Osteosarcoma is the second most common primary malignant tumor of the bone, and usually presents in boys between the ages of 10-20. There are several risk factors which contribute to disease development, including patients with a history of Paget’s disease, history of bone infarcts, radiation exposure and familial retinoblastoma history. The cancer classically presents in the knee and in the metaphysis of the bone. The appearance of the cancer is described as a sunburst appearance, due to elevation of the periosteum. This disease carries a grave prognosis.
Osteogenic sarcoma is the alternative name.
This disease most often occurs in males 10-20 years old.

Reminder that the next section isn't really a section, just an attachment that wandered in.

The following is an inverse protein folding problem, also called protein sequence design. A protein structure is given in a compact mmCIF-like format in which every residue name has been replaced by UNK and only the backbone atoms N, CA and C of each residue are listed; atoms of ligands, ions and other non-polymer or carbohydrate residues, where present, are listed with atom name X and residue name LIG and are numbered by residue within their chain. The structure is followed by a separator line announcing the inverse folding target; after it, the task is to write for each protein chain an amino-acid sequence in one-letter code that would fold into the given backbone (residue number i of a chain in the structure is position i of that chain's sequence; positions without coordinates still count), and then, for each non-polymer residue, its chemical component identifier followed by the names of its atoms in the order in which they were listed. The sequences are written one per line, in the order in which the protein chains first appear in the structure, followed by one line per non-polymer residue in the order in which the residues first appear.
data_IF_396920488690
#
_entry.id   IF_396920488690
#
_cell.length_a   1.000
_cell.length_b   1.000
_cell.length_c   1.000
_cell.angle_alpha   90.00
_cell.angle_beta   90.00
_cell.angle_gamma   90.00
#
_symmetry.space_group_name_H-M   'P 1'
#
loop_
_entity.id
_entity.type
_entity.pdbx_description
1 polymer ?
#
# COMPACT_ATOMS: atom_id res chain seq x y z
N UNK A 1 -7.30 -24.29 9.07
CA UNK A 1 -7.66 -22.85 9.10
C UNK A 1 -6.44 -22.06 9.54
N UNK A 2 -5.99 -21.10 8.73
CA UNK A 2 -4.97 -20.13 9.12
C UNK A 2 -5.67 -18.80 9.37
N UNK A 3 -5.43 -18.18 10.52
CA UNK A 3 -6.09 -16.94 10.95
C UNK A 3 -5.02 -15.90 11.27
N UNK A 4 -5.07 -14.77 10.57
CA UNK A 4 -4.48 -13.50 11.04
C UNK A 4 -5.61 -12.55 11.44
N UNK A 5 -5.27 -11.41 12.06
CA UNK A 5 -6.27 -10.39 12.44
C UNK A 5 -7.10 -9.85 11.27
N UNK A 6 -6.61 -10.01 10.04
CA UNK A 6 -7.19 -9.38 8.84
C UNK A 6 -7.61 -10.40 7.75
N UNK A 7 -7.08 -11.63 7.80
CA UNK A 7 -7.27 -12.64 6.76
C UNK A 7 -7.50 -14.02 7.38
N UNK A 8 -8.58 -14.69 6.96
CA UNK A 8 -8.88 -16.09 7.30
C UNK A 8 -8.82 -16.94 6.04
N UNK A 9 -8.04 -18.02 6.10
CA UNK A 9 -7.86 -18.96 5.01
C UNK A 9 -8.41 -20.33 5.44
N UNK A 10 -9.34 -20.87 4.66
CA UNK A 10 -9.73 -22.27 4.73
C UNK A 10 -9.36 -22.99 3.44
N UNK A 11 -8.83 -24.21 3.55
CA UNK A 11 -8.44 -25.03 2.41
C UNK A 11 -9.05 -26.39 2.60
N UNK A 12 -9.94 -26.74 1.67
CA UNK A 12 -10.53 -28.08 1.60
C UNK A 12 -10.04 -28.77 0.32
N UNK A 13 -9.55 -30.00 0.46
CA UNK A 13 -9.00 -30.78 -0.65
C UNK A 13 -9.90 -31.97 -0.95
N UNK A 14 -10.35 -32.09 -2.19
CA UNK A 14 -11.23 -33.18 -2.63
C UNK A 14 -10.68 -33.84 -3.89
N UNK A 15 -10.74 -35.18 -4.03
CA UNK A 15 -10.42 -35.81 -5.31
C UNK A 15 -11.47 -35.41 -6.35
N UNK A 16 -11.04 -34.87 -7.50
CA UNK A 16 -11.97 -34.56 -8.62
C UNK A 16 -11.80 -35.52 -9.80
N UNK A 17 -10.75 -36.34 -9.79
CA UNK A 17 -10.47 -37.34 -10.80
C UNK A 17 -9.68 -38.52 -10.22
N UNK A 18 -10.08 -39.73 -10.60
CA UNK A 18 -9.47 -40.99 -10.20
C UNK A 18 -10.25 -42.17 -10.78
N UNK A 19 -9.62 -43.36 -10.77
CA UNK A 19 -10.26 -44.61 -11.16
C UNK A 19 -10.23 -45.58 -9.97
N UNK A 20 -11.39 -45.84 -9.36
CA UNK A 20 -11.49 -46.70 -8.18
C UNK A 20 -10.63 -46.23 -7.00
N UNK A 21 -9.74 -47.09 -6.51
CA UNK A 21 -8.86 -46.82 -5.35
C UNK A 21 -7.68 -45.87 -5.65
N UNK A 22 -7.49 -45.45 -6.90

This tumor is classically found in the metaphysis of long bones. This region is responsible for the growth and expansion of long bones.
This tumor is most often found in the knee.
Radiation is a risk factor for developing this cancer.
Familial retinoblastoma is caused by an abnormality in the tumor suppressor gene RB1, which subsequently leads to a predisposition for the development of multiple malignancies, including osteosarcoma.
Paget's disease is a skeletal disease in which patients have a net gain in bone mass. It is a risk factor for developing osteosarcoma. This usually occurs in older patients, as opposed to the normal epidemiologic age group of osteogenic sarcoma.
Codman triangle is the description of the elevation of the periosteum caused by the cancer growth seen on imaging. The growth creates a triangular area.
The elevated periosteum is also classically described as a sunburst pattern on imaging, which can help with identification.
The cancer is malignant and has a poor prognosis.
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